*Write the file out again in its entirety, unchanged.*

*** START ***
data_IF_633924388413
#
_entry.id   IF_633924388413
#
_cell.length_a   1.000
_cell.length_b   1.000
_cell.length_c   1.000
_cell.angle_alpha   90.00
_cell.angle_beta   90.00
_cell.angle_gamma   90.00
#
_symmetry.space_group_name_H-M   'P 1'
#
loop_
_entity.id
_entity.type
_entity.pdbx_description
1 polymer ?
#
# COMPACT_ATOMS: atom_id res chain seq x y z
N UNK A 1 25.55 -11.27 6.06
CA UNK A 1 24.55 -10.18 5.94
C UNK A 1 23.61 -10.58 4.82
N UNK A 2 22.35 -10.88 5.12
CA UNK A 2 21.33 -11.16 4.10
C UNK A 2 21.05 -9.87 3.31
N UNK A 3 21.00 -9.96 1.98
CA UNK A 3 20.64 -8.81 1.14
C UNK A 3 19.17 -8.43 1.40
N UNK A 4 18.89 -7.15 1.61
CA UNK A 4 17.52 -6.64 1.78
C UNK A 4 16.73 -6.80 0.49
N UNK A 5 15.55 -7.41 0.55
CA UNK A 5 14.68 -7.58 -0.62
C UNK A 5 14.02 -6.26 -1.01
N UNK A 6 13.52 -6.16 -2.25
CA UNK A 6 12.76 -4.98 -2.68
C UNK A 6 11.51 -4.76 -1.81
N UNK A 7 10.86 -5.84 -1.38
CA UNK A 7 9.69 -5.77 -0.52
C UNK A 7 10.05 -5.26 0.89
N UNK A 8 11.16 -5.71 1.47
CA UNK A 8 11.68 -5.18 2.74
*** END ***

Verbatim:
data_IF_633924388413
#
_entry.id   IF_633924388413
#
_cell.length_a   1.000
_cell.length_b   1.000
_cell.length_c   1.000
_cell.angle_alpha   90.00
_cell.angle_beta   90.00
_cell.angle_gamma   90.00
#
_symmetry.space_group_name_H-M   'P 1'
#
loop_
_entity.id
_entity.type
_entity.pdbx_description
1 polymer ?
#
# COMPACT_ATOMS: atom_id res chain seq x y z
N UNK A 1 25.55 -11.27 6.06
CA UNK A 1 24.55 -10.18 5.94
C UNK A 1 23.61 -10.58 4.82
N UNK A 2 22.35 -10.88 5.12
CA UNK A 2 21.33 -11.16 4.10
C UNK A 2 21.05 -9.87 3.31
N UNK A 3 21.00 -9.96 1.98
CA UNK A 3 20.64 -8.81 1.14
C UNK A 3 19.17 -8.43 1.40
N UNK A 4 18.89 -7.15 1.61
CA UNK A 4 17.52 -6.64 1.78
C UNK A 4 16.73 -6.80 0.49
N UNK A 5 15.55 -7.41 0.55
CA UNK A 5 14.68 -7.58 -0.62
C UNK A 5 14.02 -6.26 -1.01
N UNK A 6 13.52 -6.16 -2.25
CA UNK A 6 12.76 -4.98 -2.68
C UNK A 6 11.51 -4.76 -1.81
N UNK A 7 10.86 -5.84 -1.38
CA UNK A 7 9.69 -5.77 -0.52
C UNK A 7 10.05 -5.26 0.89
N UNK A 8 11.16 -5.71 1.47
CA UNK A 8 11.68 -5.18 2.74